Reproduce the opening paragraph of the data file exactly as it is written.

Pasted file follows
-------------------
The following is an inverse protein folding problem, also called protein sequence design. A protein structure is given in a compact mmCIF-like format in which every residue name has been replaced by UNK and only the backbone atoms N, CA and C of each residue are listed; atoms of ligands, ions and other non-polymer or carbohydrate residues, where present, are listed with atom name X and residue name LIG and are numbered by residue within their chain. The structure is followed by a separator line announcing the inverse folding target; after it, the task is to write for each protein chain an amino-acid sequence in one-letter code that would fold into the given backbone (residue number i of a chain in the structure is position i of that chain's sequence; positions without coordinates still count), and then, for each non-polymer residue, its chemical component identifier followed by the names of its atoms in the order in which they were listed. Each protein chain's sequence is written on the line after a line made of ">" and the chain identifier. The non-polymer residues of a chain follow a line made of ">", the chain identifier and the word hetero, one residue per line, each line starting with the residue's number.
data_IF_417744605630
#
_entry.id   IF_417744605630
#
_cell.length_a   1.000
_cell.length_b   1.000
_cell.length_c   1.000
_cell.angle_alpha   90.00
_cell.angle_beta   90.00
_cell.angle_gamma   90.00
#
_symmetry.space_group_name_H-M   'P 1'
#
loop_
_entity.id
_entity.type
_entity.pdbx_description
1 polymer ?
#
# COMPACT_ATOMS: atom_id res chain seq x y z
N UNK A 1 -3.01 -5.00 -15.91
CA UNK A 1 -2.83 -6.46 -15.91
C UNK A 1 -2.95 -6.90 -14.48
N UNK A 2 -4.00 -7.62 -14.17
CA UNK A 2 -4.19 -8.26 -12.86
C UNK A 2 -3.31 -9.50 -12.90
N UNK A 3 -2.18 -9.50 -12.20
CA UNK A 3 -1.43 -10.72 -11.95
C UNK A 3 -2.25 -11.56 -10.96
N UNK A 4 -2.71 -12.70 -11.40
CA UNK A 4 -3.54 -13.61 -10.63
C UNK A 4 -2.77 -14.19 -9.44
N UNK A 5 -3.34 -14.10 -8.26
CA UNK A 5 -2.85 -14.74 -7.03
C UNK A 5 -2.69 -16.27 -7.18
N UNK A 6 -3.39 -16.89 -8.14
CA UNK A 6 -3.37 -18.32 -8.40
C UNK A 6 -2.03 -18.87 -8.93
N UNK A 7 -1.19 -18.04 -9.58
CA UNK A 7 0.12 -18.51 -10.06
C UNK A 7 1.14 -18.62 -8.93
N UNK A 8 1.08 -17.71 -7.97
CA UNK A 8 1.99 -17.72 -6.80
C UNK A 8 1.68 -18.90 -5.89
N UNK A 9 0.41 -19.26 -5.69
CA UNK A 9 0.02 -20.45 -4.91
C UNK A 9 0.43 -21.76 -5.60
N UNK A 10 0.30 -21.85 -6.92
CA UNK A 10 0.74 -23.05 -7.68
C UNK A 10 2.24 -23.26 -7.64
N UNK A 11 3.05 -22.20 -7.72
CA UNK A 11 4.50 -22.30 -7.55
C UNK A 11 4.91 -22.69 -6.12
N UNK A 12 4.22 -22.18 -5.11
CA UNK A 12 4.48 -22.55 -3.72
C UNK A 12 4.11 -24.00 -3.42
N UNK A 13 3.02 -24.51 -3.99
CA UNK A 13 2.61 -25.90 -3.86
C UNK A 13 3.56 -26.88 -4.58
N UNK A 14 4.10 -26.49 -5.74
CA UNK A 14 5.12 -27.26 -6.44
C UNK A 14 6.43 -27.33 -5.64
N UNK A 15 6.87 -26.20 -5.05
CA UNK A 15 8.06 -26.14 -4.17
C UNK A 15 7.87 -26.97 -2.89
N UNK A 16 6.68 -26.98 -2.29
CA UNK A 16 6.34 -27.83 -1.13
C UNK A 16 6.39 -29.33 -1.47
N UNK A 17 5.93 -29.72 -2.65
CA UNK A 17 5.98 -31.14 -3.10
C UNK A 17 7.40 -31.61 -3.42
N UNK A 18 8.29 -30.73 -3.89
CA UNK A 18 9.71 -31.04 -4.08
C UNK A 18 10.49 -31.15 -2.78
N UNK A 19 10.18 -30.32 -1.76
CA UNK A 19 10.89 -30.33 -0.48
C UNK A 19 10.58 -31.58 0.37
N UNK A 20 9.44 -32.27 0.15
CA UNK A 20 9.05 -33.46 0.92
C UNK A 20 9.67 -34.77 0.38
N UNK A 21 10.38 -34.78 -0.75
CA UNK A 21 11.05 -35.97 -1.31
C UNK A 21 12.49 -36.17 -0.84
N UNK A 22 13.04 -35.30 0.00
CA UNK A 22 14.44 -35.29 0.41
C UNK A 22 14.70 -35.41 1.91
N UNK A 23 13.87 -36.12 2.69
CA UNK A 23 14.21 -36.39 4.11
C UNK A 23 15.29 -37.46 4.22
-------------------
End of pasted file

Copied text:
The following is an inverse protein folding problem, also called protein sequence design. A protein structure is given in a compact mmCIF-like format in which every residue name has been replaced by UNK and only the backbone atoms N, CA and C of each residue are listed; atoms of ligands, ions and other non-polymer or carbohydrate residues, where present, are listed with atom name X and residue name LIG and are numbered by residue within their chain. The structure is followed by a separator line announcing the inverse folding target; after it, the task is to write for each protein chain an amino-acid sequence in one-letter code that would fold into the given backbone (residue number i of a chain in the structure is position i of that chain's sequence; positions without coordinates still count), and then, for each non-polymer residue, its chemical component identifier followed by the names of its atoms in the order in which they were listed. Each protein chain's sequence is written on the line after a line made of ">" and the chain identifier. The non-polymer residues of a chain follow a line made of ">", the chain identifier and the word hetero, one residue per line, each line starting with the residue's number.